10. Just have to recommend Cox Automotive of Atherstone to anyone needing an Electrolux/Dometic Travelpower servicing or repair job. Ours failed after 13 years, but they mended & serviced it so it looks & runs like new. Wasn't cheap, but I should have got it serviced years ago! Brian Cox recommends services every 3 - 5 years, dependent upon the intensity of use. They are within walking distance of canal & rail station at Atherstone, behind the big parcel depot.
  11. I have a set of half inch sockets with hexagon (Allen) keys. They are invaluable for stuff like this. I have a Beta engine, & both the alternators (12V & Travelpower) have the arrangement described, and they are easily managed with this set of tools. I fear I don't remember where I got the Allen key sockets, it was donkeys years ago, but a quick search on line should find a source.
  12. Sorry for the slow response! Hydro is excellent, that's not the issue. Because it lowers the water level above the weir, it renders the CRT stream strength gauge next to useless. The gauge relies on water level to give an indication of how hard the river is flowing, but the hydro system lowers the level whilst still causing a strong flow. My experience is that the gauge can be in the green but the flow is what would have accorded with it being in the yellow, or even red, before the hydro was there.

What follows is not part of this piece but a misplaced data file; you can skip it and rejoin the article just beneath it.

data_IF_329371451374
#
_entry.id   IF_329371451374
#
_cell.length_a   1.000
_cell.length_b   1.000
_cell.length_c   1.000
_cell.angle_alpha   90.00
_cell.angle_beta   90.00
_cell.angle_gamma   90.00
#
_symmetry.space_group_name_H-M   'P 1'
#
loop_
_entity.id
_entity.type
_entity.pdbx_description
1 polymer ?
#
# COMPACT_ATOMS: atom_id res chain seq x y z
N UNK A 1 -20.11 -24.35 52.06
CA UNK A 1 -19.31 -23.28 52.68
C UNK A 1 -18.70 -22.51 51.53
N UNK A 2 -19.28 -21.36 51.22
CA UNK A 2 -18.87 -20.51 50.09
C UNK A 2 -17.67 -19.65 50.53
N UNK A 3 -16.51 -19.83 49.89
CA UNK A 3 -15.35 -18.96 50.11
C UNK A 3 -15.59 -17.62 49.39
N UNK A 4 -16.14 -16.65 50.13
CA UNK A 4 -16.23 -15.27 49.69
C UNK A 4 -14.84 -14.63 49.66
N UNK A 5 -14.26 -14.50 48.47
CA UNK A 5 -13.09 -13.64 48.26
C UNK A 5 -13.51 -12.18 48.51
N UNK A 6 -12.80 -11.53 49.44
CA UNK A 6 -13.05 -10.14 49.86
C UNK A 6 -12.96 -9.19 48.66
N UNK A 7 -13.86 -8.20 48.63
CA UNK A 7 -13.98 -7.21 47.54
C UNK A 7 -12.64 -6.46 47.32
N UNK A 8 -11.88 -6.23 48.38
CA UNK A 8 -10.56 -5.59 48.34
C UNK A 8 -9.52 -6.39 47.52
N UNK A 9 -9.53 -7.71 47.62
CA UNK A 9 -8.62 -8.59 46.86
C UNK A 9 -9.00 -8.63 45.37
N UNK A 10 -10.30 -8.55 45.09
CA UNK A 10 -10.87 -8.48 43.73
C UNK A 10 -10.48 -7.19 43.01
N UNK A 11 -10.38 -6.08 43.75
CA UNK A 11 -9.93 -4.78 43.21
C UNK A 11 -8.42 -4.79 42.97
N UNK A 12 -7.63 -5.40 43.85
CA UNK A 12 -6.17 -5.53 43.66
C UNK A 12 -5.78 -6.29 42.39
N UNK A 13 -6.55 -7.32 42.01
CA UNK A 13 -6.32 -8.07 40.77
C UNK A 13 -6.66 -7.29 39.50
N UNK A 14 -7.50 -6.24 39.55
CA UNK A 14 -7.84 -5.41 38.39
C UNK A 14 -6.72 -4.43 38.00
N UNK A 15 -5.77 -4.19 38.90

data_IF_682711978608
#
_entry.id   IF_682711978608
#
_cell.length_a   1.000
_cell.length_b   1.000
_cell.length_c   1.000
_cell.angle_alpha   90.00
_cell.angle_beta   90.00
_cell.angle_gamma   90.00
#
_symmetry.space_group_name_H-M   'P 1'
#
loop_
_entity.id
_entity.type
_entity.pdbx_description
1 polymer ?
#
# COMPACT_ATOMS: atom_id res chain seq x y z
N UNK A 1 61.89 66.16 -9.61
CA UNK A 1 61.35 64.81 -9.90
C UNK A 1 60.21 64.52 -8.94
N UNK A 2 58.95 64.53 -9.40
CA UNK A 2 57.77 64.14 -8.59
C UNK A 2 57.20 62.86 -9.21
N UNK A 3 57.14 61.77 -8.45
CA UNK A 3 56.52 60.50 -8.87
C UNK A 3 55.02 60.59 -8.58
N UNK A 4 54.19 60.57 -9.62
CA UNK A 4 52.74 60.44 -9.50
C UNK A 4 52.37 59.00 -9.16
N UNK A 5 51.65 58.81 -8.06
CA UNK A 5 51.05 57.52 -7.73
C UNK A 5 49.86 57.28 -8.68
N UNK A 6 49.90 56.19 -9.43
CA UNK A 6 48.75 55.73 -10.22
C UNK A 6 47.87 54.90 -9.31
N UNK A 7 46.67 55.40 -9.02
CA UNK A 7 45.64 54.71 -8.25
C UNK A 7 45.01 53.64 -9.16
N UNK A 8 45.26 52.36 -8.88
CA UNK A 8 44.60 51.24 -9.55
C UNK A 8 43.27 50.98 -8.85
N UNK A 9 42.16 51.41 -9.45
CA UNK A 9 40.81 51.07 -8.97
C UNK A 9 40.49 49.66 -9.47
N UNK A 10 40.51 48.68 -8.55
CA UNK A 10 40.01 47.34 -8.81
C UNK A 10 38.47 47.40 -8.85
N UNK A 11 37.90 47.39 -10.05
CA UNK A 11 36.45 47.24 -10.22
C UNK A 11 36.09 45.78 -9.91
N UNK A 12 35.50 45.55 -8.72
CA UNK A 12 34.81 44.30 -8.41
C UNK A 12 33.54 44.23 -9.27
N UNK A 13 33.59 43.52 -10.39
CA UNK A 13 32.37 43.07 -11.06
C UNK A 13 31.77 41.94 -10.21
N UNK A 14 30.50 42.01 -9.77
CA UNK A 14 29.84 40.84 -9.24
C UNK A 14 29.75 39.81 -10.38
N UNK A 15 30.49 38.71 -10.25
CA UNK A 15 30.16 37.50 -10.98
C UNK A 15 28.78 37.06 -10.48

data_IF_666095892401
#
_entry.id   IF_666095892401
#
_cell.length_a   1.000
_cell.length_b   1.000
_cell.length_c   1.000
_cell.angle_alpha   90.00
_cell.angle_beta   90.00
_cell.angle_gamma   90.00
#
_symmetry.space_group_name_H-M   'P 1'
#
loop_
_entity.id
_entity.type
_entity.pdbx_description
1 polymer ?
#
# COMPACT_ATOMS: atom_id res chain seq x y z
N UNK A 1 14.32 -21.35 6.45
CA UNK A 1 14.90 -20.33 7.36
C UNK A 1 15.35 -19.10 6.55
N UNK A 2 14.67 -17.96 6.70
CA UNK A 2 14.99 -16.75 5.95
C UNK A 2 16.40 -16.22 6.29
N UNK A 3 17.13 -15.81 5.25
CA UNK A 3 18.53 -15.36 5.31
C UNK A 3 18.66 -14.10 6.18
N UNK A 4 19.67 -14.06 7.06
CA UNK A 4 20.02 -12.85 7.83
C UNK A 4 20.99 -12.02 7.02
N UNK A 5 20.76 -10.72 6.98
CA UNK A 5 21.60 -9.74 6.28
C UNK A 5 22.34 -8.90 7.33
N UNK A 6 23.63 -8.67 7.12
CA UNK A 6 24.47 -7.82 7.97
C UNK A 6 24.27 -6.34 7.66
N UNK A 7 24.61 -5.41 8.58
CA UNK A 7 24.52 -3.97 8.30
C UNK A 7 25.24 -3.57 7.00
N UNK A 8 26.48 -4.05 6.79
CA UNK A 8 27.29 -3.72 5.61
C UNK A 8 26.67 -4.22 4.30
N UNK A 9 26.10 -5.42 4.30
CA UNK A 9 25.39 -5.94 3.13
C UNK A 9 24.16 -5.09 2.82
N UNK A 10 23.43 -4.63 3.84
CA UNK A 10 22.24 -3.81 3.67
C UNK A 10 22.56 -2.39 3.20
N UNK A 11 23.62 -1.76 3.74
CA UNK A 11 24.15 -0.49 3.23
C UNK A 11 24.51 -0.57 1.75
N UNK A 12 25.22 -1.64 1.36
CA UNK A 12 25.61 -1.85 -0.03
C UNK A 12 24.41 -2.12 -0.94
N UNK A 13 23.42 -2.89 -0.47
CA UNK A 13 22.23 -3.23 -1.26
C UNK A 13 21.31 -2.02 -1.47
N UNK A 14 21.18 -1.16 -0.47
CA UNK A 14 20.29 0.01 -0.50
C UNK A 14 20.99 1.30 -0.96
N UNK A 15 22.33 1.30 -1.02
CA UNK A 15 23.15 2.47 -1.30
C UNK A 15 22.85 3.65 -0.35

13. Mine's an auto Rule & works fine if cleaned when it gets very mucky. However it's also wired to a manual switch that bypasses the auto switch. It came with 3 wires to permit this to be done easily, & means that in emergency the pump can be started manually. The usual problem when it gets dirty is the auto switch sticking on, I've found. This is very infrequent, & need never happen if an eye is kept on the state of the bilge.
  14. Let me know if you find one! My Bolin heating circulation pump failed a few years ago, & they are no longer available. I've not yet found an adequate & quiet replacement & the one I'm using is really annoying
  15. Yes, physically the same, but needing a different pressure, as others have already said here.